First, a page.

United States of America v. Eleven Million Seventy-One Thousand One Hundred and Eighty-Eight Dollars and Sixty-Four Cents ($11,071,188.64) In United States Currency

Filing 147

MEMORANDUM AND ORDER - IT IS HEREBY ORDERED that the motion filed by LaOstriches & Sons, Ltd. for reconsideration of the Courts order striking its claim to the defendant currency [Doc. # 135 ] is denied. Signed by District Judge Carol E. Jackson on 4/2/14. (KJS)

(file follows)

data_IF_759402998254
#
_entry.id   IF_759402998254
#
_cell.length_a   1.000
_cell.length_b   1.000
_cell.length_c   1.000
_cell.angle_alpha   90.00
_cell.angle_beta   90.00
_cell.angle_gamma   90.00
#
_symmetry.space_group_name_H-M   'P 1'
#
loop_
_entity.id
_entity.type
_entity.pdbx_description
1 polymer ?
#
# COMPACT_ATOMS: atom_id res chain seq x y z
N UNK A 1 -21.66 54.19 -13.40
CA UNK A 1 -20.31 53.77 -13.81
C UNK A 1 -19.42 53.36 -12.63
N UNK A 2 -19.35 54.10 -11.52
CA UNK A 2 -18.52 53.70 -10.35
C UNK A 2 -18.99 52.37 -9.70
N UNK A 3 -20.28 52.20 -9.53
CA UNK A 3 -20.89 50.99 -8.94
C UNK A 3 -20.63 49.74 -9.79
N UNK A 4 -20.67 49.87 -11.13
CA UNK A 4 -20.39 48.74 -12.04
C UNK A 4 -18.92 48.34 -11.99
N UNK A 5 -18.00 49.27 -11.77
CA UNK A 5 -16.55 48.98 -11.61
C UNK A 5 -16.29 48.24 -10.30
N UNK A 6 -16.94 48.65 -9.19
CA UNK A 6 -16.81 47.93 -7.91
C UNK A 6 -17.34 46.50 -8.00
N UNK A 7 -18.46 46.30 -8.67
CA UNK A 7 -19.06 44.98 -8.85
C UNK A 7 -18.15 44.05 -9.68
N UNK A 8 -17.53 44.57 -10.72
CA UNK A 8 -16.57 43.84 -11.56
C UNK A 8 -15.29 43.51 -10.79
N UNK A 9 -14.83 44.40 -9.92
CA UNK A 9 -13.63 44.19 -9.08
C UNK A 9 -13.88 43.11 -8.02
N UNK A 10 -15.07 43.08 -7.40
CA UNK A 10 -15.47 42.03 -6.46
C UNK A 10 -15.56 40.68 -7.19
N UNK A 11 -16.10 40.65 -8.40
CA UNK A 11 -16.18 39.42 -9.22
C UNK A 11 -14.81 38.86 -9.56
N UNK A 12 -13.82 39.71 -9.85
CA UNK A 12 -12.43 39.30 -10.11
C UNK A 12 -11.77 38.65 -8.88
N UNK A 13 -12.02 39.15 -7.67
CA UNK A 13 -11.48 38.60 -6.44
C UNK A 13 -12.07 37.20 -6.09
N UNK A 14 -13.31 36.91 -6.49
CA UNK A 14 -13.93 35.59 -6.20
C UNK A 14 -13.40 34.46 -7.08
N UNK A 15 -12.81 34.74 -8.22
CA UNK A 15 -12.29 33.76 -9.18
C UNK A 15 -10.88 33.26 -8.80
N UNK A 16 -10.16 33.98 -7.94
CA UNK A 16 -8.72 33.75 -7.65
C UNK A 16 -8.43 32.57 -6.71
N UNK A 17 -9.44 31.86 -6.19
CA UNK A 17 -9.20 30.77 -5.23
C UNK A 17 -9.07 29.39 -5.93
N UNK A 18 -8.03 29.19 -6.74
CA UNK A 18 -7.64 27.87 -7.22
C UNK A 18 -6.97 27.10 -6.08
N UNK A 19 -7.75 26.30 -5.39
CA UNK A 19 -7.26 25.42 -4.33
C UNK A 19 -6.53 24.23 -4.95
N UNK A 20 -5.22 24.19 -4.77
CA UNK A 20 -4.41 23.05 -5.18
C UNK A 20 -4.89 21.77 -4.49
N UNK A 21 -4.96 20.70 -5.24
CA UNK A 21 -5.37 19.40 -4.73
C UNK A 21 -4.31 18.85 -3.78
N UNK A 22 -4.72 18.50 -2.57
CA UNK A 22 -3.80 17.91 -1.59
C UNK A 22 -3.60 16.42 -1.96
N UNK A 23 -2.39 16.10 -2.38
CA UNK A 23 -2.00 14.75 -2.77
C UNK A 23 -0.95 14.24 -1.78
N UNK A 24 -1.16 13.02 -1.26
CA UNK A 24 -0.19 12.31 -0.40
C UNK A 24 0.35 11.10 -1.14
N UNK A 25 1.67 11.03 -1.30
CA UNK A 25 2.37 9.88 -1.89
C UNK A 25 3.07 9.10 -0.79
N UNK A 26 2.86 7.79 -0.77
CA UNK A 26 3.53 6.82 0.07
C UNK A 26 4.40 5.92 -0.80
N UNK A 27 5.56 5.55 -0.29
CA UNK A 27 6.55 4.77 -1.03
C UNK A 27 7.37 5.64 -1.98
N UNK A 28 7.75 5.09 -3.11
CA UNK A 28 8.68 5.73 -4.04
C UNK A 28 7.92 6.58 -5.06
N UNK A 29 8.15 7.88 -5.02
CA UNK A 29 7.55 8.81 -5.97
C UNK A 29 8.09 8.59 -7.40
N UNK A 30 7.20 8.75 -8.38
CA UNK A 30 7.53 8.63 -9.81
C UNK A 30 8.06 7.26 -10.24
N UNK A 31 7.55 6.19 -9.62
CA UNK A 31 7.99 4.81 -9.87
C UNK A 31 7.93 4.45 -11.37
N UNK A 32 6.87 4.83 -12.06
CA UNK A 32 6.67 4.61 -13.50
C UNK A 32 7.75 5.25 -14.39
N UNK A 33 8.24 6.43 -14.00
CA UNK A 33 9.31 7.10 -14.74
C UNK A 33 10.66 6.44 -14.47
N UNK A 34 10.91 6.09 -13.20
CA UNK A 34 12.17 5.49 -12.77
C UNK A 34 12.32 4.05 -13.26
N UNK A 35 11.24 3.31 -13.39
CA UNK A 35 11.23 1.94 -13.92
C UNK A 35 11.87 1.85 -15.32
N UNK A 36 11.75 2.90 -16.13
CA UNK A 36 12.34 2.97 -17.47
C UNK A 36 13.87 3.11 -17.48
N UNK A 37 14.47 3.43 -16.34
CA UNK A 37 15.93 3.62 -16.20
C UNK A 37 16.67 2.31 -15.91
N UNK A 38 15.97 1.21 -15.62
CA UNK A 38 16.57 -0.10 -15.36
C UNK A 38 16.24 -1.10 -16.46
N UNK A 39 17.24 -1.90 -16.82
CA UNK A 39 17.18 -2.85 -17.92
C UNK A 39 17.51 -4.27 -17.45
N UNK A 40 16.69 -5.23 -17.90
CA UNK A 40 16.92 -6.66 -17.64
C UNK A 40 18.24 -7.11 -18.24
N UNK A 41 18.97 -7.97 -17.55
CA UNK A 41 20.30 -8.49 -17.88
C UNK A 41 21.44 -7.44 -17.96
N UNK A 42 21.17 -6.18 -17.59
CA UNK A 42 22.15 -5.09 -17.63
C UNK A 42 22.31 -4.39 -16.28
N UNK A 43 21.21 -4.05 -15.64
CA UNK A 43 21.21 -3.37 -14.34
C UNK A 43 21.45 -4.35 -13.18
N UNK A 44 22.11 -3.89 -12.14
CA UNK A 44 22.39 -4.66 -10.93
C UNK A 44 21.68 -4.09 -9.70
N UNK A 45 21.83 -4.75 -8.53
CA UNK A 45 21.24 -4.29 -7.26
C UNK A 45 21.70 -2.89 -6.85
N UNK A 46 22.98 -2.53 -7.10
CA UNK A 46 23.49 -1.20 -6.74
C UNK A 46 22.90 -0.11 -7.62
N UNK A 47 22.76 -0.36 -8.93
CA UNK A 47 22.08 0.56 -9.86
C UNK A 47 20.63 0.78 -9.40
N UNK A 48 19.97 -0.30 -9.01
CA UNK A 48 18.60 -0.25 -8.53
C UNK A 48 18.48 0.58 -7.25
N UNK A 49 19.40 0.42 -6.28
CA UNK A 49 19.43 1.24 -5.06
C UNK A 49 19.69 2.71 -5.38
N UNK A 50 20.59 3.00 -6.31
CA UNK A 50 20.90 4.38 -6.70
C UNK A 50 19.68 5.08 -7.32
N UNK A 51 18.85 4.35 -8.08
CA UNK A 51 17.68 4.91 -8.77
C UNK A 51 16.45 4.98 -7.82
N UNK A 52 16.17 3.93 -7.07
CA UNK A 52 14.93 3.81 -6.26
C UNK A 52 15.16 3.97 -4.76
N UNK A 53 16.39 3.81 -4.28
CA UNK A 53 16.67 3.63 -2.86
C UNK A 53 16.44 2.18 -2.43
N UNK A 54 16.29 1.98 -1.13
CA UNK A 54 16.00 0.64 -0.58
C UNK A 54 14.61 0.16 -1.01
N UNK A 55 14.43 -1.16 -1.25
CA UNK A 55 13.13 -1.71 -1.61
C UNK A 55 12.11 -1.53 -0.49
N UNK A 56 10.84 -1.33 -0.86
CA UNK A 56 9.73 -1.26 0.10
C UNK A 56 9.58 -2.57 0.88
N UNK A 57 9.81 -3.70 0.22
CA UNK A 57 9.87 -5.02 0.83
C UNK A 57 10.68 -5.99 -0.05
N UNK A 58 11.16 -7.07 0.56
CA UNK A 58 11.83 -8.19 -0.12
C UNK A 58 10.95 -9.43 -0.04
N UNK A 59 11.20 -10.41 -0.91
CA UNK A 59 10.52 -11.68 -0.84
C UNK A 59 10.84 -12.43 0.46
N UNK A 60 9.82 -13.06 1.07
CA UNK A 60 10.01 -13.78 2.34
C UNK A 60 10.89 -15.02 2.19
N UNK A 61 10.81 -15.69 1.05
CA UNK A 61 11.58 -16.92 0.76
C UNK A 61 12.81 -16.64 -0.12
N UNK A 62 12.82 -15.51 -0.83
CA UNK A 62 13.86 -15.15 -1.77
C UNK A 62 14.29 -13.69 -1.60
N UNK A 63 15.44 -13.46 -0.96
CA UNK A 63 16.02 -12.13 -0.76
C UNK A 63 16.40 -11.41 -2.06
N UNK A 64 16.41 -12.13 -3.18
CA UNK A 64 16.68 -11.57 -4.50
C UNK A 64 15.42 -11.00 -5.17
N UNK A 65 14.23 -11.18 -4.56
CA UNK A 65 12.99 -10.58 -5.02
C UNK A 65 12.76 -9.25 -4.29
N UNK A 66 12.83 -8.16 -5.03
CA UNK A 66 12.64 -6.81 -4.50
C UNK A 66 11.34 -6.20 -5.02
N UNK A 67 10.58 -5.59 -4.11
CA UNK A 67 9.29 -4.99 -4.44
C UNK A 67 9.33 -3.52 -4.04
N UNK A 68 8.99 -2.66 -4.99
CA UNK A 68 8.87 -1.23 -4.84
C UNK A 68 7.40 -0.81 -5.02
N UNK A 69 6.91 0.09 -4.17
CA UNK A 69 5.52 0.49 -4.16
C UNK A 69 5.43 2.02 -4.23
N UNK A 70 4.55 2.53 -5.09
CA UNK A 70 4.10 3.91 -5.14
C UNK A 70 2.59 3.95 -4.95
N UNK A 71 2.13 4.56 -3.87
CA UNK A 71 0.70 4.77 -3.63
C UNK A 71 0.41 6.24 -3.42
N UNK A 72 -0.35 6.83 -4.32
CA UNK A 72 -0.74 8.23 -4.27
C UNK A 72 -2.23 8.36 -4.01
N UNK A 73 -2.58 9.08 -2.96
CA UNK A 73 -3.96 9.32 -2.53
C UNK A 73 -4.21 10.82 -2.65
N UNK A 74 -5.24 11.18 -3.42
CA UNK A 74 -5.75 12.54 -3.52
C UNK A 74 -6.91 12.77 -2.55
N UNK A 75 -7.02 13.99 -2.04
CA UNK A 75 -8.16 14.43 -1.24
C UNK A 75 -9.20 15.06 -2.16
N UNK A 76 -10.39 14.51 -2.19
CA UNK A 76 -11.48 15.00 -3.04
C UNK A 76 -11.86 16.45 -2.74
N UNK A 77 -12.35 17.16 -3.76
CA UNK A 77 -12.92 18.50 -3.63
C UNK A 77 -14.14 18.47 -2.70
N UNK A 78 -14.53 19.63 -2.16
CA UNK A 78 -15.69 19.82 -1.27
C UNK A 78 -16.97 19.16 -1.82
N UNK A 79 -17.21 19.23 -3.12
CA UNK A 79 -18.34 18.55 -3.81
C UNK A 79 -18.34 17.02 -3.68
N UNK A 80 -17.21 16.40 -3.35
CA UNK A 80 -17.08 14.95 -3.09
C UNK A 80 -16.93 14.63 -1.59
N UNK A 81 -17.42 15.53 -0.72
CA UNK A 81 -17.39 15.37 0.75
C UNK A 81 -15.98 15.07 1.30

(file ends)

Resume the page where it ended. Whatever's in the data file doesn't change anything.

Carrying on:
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UNITED STATES DISTRICT COURT EASTERN DISTRICT OF MISSOURI EASTERN DIVISION UNITED STATES OF AMERICA, Plaintiff, vs. ELEVEN MILLION SEVENTY-ONE THOUSAND ONE HUNDRED AND EIGHTY-EIGHT DOLLAR AND SIXTYFOUR CENTS ($11,071,188.64) IN U.S. CURRENCY, MORE OR LESS, SEIZED FROM LAOSTRICHES & SONS, INC., Defendant-in-rem. ) ) ) ) ) ) ) ) ) ) ) ) ) ) ) No. 4:12-CV-1559 (CEJ) MEMORANDUM AND ORDER This matter is before the Court on the motion filed by LaOstriches & Sons, Ltd. for reconsideration of the order striking its claim to the defendant currency. The United States has filed a response in opposition and the issues are fully briefed. I. Background On August 29, 2012, the United States filed a verified complaint for forfeiture in rem against $11,071.188.64 in U.S. Currency. On March 19, 2013, Laura Avila Barraza, Paulina Ojeda-Avila, Humberto Ojeda-Avila, Valentino Ojeda-Avila, and LaOstriches filed notices claiming interests in the defendant currency [Doc. ##31-35], followed by answers to the forfeiture complaint. [Doc. ##36, 37]. On July 12, 2013, the government sought to take the depositions of the individual claimants and two corporate officers of LaOstriches, Griselda Avila Barraza and Jose Sergio Avila Amezquita. The depositions were scheduled for the week of August 12, 2013, but at claimants’ request, they were rescheduled to begin on September 16, 2013. On September 5, 2013, claimants filed a motion for a protective order, requesting that the depositions be cancelled. [Doc. #71]. On September 12, 2013, the motion was denied. [Doc. #77]. The following day, claimants filed motions for emergency protective orders, requesting that the Court prevent the government from taking the depositions of all individuals, except Laura Avila Barraza. [Doc. ## 78-79, 82-84]. These motions were also denied. [Doc. #88]. None of the individual claimants or the corporate officers appeared for the scheduled depositions. On October 15, 2013, the government filed a motion for an order directing claimants to show cause why their claims and answers should not be stricken for failure to obey the discovery orders and appear for their scheduled depositions. [Doc. #96]. The Court denied the government’s motion, stating that “despite its broad discretion to issue sanctions upon noncompliant parties, the Court is mindful that dismissal is an extreme sanction that should be used prudently.” The Court permitted “the claimants one final opportunity to comply with the discovery orders and appear for depositions,” making clear that it would “not accept any further excuses or explanations for failure to attend depositions.” [Doc. #116]. The parties agreed to reschedule the depositions for December 13, 2013 through December 18, 2013. Laura Avila Barraza was the only individual who appeared. On January 17, 2014, the government filed a second motion requesting the Court to strike the claims and answers of LaOstriches, Paulina Ojeda-Avila, Humberto Ojeda-Avila, and Valentino Ojeda-Avila, for failure to participate in discovery. [Doc. #129]. On February 13, 2014, the Court granted the government’s motion. [Doc. #133]. On 2 February 21, 2014, LaOstriches filed the instant motion for reconsideration, pursuant to Federal Rule of Civil Procedure 59(e), requesting that it be reinstated as a claimant. II. Legal Standard Federal Rule of Civil Procedure 59(e) was adopted to clarify a district court’s power to correct its own mistakes in the time period immediately following entry of judgment. Norman v. Arkansas Dep’t of Educ., 79 F.3d 748, 750 (8th Cir. 1996) (citing White v. New Hampshire Dep’t of Employment Sec., 455 U.S. 445 (1982)). A Rule 59(e) motion serves the limited function of correcting “manifest errors of law or fact or to present newly discovered evidence.” Innovative Home Health Care, Inc. v. P.T.O.T. Associates of the Black Hills, 141 F.3d 1284, 1286 (8th Cir. 1998) (internal quotation and citations omitted). The motion cannot be used to introduce new evidence, tender new legal theories, or raise arguments which could have been offered or raised prior to entry of judgment. Id. III. Discussion LaOstriches asks that the order dismissing its claim be reconsidered and reversed. In support, LaOstriches argues that the Court failed to consider the following facts: (1) Griselda Avila Barraza and Jose Sergio Avila Amezquita did not play an active role in LaOstriches and do not possess personal knowledge regarding its operations; and (2) the government’s inability to depose of Griselda Avila Barraza and Jose Sergio Avila Amezquita is not prejudicial because LaOstriches provided “voluminous documents” and produced Laura Avila Barraza, the president of LaOstriches, for deposition. These arguments concern the same factual theories already addressed by this 3 Court on two prior occasions. First, on September 16, 2013, the Court explicitly stated that Griselda Avila Barraza, the secretary of LaOstriches, and Jose Sergio Avila Amezquita, the treasurer of LaOstriches, were “undoubtedly relevant to this case” and that “a protective order prohibiting the Government from taking their depositions would be inappropriate.” [Doc. #88, at 2]. The Court addressed and rejected the claim of lack of personal knowledge as an excuse for not producing the corporate officers. Subsequently, on February 13, 2014, the Court repeated that “a claimed lack of knowledge is insufficient to preclude a deposition” and that the “failure of Griselda Avila Barraza and Jose Sergio Avila Amezquita to appear for their depositions represents the refusal of LaOstriches to participate in discovery.” [Doc. #133, at 5]. The deposition of Laura Avila Barraza along with LaOstriches’ production of documents does not relieve the two corporate officers of their duty to appear for their depositions. While the government and the claimants disagree as to whether Laura Avila Barraza provided sufficient testimony regarding the operations of LaOstriches, such a determination is irrelevant. Griselda Avila Barraza and Jose Sergio Avila Amezquita were noticed for depositions and the Court warned that a failure to appear would result in either the dismissal of individual claims or any other sanction that the Court deemed appropriate. [Doc. #116, at 2]. Because Griselda Avila Barraza and Jose Sergio Avila Amezquita are named officers of LaOstriches, their flagrant disregard of discovery orders is sufficient to dismiss LaOstriches as a claimant in this action. LaOstriches additionally argues that its former counsel failed to inform Griselda Avila Barraza and Jose Sergio Avila Amezquita of the scheduled depositions and, thus, LaOstriches did not wilfully disobey the Court’s orders. This argument fails for two 4 reasons. First, clients are ultimately responsible for the conduct of their counsel and “dismissal or default may be entered against a party as a result of counsel’s actions.” McAfee v. Allstate Property & Casualty Ins. Co., 4:12-CV-1667-CAS (E.D. Mo. Aug. 7, 2013) (quoting Boogaerts v. Bank of Bradley, 961 F.2d 765, 768 (8th Cir. 1992)). Second, LaOstriches’ current attorney admits in the instant motion that Griselda Avila Barraza and Jose Sergio Avila Amezquita did not have any intention of appearing for their depositions, regardless of notice, and further admits that they did, at minimum, have notice of the December deposition dates. See Doc. #135, at 3 (“Mr. Sarasua knew prior to scheduling and prior to making many representations to the contrary, that neither the corporate secretary nor treasurer would appear for depositions.”); Id. at 4 (“They were completely unaware that the depositions scheduled (prior to the final ones set in December) were ever noticed and agreed to by their counsel at the time.”) (emphasis added). Lastly, LaOstriches’ argues that the Court should impose a less severe sanction than dismissal. The Court disagrees. Beginning on September 5, 2013, when LaOstriches filed its motion for protective order to cancel the scheduled depositions, LaOstriches has been diligently working to prevent the depositions of Griselda Avila Barraza and Jose Sergio Avila Amezquita. On November 21, 2013, the government first requested the Court to strike LaOstriches’ claim. Despite its broad discretion to issue sanctions at that time, the Court provided LaOstriches one final opportunity to comply with their discovery obligations. LaOstriches failed to comply. The continued failure of LaOstriches to produce their corporate officers that were properly noticed for deposition by the government is sufficient to show that any other sanction would be 5 ineffective. The history of this litigation strongly suggests that LaOstriches will continue to submit to the Court the same factual arguments it has been presenting for over six months, which the Court continues to reject, in order to avoid its discovery obligations. Accordingly, LaOstriches “has failed to set forth any intervening change in case law or new evidence that would allow for a modification of the Court’s prior Order. Further, [claimant] has failed to convince the Court that it has made a clear error of law in its prior Order. As such, the instant motion for reconsideration must be denied.” Young v. United States, 4:12-CV-1983-CAS (E.D. Mo. July 18, 2013). *** For the above stated reasons, IT IS HEREBY ORDERED that the motion filed by LaOstriches & Sons, Ltd. for reconsideration of the Court’s order striking its claim to the defendant currency [Doc. #135] is denied. ____________________________ CAROL E. JACKSON UNITED STATES DISTRICT JUDGE Dated this 2nd day of April, 2014. 6